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Cost of electric vehicles to fall below conventional cars by 2025, report says

A BNEF report found falling battery costs will reduce price tags on EVs below their ICE counterparts within the decade, but warns breaking even over next three years will be challenging


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All major automakers are now pushing forward with electric vehicle technology, including General Motors, which launched its new Bolt EV last year. PHOTO: GM

NEW YORK—Electric vehicle battery costs are falling—fast.

Last year, lithium-ion batteries accounted for nearly half (48 per cent) of an EV’s total cost. But by 2020, that figure is expected to drop to 36 per cent and by 2030, batteries will make up only 18 per cent of an electric car’s sticker price, according to a new report from Bloomberg New Energy Finance.

With falling battery costs set to give electrics a new lease on life, the U.S.-based research organization says the automotive industry is on the verge of a transformation—but warns there are still some short-term challenges.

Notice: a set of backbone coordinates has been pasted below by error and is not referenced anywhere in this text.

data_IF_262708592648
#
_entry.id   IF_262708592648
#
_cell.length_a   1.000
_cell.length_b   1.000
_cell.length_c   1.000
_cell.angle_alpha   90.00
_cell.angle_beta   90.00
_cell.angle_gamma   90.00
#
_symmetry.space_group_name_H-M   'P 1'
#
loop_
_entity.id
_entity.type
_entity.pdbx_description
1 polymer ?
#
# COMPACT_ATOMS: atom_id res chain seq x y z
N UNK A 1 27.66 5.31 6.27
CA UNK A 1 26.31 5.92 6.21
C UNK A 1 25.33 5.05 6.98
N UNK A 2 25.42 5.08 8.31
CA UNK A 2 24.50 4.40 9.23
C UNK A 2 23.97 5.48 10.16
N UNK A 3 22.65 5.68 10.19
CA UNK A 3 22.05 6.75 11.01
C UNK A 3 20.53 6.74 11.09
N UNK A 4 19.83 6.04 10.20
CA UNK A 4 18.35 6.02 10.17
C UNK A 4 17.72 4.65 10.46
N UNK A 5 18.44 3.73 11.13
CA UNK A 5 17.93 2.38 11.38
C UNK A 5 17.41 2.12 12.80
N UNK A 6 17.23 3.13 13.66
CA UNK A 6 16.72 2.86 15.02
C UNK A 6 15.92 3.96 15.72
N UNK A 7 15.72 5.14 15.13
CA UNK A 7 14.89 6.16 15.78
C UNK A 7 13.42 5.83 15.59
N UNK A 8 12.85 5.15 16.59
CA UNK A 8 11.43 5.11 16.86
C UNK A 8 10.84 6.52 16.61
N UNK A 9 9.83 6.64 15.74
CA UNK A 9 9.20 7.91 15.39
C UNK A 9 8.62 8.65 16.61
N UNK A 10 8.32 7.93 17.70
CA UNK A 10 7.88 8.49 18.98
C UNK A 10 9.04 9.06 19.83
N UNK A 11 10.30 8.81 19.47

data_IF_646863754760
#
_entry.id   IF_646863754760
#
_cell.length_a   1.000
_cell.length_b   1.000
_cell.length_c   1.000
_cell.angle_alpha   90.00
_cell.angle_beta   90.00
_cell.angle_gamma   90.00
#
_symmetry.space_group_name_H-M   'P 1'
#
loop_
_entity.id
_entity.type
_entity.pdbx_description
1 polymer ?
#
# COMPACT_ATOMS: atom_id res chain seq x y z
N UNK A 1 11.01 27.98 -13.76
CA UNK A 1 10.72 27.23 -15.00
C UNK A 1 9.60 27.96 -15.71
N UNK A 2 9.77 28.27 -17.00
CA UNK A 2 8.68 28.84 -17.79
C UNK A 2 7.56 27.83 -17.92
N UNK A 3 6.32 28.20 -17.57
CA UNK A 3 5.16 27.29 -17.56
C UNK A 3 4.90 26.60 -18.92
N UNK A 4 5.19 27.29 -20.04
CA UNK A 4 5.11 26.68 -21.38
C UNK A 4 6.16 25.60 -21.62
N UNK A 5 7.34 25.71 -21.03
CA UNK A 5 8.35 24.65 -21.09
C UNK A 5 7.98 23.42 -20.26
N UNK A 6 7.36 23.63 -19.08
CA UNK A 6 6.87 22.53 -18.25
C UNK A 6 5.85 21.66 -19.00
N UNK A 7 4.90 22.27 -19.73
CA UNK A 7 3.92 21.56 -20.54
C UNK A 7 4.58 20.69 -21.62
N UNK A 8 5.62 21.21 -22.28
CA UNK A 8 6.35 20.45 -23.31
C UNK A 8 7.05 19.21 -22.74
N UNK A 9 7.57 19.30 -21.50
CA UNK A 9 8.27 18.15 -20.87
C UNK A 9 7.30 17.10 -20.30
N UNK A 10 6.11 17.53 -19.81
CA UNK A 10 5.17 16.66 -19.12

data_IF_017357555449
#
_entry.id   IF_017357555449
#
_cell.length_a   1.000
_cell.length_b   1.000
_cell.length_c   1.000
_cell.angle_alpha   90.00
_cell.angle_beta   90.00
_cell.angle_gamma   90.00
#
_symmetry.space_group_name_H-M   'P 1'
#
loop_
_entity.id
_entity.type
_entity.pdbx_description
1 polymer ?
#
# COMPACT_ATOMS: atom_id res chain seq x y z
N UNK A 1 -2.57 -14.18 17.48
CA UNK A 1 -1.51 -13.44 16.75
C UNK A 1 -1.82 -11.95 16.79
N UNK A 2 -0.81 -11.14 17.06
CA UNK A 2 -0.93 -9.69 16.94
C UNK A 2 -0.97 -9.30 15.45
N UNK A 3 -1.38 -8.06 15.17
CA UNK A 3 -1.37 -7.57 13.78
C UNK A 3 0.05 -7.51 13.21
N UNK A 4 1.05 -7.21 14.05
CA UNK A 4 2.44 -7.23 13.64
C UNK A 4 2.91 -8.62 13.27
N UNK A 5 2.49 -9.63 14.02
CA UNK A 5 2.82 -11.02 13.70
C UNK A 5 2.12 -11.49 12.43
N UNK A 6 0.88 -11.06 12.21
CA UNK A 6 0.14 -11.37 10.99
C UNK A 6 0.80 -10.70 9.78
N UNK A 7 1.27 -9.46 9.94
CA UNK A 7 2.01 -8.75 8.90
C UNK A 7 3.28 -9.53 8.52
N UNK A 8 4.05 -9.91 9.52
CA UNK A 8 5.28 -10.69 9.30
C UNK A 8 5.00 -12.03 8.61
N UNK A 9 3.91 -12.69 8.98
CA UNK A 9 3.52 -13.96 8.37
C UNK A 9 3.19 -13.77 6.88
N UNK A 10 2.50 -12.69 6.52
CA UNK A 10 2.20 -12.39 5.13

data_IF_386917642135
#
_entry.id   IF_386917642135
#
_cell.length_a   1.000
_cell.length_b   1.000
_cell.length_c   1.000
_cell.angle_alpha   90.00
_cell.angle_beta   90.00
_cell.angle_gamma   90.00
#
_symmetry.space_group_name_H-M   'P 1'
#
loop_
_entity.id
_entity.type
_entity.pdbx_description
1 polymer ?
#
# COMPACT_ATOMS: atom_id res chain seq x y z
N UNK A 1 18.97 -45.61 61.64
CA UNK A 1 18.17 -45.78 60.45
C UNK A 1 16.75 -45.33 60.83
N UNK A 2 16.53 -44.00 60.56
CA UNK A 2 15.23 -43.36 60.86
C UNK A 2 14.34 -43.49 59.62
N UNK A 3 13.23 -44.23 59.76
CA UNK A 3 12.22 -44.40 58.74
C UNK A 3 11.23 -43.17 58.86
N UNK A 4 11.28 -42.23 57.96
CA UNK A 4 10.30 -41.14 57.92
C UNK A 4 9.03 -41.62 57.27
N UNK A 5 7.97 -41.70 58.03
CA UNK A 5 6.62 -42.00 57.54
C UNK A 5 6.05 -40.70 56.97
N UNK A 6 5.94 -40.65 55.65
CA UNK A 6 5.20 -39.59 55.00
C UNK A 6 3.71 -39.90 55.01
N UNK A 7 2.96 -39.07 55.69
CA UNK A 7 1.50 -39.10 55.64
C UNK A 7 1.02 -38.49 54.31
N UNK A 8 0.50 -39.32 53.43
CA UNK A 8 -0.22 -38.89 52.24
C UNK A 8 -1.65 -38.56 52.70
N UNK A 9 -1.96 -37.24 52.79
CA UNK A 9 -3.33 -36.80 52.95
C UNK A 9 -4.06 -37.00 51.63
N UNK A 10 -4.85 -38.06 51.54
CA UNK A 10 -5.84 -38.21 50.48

BNEF predicts EVs will reach price parity with conventional internal combustion engine vehicles by 2025.

Though it’s a positive forecast for electric advocates, with that break-even point still eight years out, the research group’s analysts say turning a profit will be a tall order for many electric automakers over the next three years.

Those producing luxury vehicles, however, could find it easier to break even, BNEF noted. It pointed to Daimler, Audi and Volvo as three prominent examples of companies working on electric crossovers and SUVs, a segment where there’s more opportunity to charge higher prices.

You can access the report here.


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